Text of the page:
A mutation theory: the sickle-cell gene

By the seventh century, the incidence of the sickle-cell gene would have built up to levels sufficient to provide the population [in the Guinea zone, West Africa] with considerable protection against malaria; initially the introduction of agricultural methods and ways of life would have increased the incidence of malaria. Mobile hunting bands of about twenty-five people make a much less fertile breeding ground for the establishment of any endemic disease than larger aggregates of settled agricultural populations.

In addition, in the case of falciparum malaria, the conditions produced by clearing areas in the forest for agriculture favoured the disease. This is because the mosquito Anopheles gambiae, the principal vector oí falciparum malaria, has few suitable natural breeding grounds in the primeval forest, since pools tend not to form on the leaf-covered humus of the forest floor, and where they do are too dark for the habits oí Anopheles gambiae, which likes, to lay its eggs in sunny or well-lit pools. On the other hand open waterholes and domestic rubbish (such as discarded calabashes) of an agricultural village provide ideal breeding grounds for mosquitoes; and the roofs and eaves of thatched huts furnish dark lurking grounds for them during the daytime.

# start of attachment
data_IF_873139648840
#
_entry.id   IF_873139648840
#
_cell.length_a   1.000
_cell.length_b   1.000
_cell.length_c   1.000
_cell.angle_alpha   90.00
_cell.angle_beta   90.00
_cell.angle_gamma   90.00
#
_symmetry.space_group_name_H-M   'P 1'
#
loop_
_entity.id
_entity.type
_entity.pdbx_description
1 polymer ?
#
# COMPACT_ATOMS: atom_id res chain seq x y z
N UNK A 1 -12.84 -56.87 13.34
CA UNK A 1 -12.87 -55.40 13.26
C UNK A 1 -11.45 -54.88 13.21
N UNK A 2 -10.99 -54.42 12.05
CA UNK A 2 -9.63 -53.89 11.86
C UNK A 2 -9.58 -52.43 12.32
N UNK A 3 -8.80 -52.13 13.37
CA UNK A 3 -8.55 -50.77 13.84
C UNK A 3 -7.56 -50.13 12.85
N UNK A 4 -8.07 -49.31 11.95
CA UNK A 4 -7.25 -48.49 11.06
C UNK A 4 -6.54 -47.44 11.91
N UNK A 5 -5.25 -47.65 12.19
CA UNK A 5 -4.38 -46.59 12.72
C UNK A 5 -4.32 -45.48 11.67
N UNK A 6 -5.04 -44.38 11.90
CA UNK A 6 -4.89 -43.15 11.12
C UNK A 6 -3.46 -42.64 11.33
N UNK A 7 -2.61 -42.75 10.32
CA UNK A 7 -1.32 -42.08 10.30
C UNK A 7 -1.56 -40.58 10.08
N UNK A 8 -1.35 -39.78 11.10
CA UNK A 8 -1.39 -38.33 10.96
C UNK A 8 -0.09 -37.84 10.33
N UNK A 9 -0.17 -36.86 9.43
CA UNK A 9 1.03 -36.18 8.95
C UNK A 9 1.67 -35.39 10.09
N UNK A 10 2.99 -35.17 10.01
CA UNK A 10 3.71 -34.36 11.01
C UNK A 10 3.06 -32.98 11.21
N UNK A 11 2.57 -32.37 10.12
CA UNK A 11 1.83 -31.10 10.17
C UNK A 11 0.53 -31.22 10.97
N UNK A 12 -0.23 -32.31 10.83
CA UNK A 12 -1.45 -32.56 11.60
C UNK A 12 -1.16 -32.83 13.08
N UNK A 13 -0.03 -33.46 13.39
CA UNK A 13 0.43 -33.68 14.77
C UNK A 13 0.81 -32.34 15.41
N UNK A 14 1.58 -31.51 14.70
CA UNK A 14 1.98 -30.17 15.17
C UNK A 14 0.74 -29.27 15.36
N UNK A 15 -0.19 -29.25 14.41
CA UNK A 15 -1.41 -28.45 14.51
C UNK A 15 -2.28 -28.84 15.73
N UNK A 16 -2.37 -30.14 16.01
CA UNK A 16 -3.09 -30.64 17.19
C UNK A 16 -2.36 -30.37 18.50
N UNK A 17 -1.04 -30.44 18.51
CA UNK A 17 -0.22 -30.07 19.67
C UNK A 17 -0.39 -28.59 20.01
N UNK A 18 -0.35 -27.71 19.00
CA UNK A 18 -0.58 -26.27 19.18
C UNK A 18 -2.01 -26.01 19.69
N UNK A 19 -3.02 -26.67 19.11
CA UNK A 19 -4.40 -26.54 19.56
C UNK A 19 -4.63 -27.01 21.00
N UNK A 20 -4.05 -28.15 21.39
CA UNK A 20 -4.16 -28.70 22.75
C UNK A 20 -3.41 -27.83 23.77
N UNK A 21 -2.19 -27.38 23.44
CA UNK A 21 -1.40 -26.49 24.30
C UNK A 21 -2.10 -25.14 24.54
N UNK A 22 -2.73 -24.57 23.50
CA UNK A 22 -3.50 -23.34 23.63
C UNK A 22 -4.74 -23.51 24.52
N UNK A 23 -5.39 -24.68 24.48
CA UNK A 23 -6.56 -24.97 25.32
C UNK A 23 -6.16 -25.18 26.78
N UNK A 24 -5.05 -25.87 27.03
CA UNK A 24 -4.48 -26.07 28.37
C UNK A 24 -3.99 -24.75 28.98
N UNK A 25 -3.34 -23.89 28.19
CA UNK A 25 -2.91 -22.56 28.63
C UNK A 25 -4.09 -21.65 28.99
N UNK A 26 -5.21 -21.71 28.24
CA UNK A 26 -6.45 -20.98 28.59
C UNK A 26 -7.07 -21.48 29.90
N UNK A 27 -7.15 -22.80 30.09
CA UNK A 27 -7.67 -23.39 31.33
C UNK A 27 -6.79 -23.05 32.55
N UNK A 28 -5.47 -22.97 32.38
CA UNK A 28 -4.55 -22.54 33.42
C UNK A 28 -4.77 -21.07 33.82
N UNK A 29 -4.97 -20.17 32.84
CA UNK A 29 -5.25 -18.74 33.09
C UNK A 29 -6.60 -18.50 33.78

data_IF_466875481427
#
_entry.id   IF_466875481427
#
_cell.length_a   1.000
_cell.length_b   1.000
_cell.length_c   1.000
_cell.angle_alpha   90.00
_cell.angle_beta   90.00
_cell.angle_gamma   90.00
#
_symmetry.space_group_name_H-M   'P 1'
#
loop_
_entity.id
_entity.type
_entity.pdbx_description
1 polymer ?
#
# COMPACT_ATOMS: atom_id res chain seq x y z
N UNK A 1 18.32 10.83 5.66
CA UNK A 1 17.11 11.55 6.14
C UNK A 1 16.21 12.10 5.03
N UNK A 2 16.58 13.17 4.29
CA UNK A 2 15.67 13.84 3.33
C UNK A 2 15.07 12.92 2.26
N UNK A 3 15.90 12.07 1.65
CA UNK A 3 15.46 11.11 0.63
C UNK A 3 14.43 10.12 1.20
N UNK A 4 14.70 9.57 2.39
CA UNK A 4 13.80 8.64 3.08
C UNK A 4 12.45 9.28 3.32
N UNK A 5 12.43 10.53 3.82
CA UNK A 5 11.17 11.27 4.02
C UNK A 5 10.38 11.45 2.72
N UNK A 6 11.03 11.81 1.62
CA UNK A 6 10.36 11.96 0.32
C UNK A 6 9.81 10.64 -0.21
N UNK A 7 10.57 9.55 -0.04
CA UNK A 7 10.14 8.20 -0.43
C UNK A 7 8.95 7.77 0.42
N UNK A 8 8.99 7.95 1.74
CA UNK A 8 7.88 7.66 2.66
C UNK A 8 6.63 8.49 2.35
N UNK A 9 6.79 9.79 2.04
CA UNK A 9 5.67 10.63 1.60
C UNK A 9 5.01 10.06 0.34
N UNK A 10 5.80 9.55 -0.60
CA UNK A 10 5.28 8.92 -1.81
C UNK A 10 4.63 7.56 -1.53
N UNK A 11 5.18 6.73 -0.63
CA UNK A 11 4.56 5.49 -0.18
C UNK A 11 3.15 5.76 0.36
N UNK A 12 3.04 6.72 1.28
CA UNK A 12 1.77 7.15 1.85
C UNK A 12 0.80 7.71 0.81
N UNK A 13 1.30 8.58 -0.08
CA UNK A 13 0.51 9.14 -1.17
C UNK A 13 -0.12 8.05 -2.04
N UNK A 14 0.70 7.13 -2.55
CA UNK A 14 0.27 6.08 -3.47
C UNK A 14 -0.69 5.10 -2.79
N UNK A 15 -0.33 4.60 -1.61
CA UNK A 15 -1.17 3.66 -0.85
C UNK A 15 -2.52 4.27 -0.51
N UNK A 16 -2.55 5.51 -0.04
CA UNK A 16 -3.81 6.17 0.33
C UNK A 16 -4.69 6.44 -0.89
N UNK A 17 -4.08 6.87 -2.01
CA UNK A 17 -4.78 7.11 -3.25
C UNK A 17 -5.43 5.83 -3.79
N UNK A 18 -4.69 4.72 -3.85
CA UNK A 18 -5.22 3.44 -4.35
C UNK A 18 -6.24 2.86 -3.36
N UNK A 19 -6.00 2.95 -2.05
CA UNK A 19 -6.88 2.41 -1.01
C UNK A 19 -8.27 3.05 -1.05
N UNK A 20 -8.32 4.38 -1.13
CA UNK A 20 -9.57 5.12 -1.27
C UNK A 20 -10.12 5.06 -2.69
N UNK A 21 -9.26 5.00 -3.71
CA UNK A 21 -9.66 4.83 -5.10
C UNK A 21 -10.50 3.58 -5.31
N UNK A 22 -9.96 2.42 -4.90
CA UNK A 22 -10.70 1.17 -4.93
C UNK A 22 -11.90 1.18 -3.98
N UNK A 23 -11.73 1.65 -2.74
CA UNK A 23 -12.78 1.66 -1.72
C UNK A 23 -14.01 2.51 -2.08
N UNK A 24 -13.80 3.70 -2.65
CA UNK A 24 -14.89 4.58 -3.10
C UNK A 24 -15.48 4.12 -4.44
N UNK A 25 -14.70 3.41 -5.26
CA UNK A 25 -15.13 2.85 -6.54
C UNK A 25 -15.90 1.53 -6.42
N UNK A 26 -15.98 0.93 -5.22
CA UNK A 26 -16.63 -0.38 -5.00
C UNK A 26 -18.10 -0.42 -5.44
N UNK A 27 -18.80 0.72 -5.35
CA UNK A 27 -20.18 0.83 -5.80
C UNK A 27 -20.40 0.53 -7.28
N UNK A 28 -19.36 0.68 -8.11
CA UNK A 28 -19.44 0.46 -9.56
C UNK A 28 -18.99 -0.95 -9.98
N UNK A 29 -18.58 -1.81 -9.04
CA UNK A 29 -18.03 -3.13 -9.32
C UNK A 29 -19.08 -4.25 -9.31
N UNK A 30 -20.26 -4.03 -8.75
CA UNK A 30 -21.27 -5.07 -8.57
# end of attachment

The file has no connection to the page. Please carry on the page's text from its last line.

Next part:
We do not know precisely when or how the sickle-cell gene mutation took place. If a child receives it from both parents he will die of sickle-cell anaemia before reaching reproductive age; if he receives it from neither parent he runs a high risk of dying of malaria before reaching maturity; if, however, he receives it from only one parent, he will not die of sickle-cell anaemia and he is provided with a large measure of protection against malaria.

Where the incidence of sickle-cell is high in the population, this is always in areas of endemic malaria; it has been able to grow to these high levels in spite of its lethal effect when received from both parents because of the protection it affords against malaria. It has been calculated that it must have taken at least 1500 years to build up to the levels recorded in north-eastern Nigeria; the build-up is probably slower in less humid areas. There tends to be a gradient from south to north in West Africa, with the highest incidence near the coast and a northward diminution.

Thurstan Shaw (U.K.); author of numerous works on the prehistory of West Africa; Professor of Archaeology; Vice-President of the Pan-African Congress on Prehistory; President of the Prehistoric Society.

Source: General History of Africa Vol.III. [Editor: M. El Fasi, Assistant Editor: I. Hrbek] Africa from the Seventh to the Eleventh Century. Chapter 16. The Guinea zone: general

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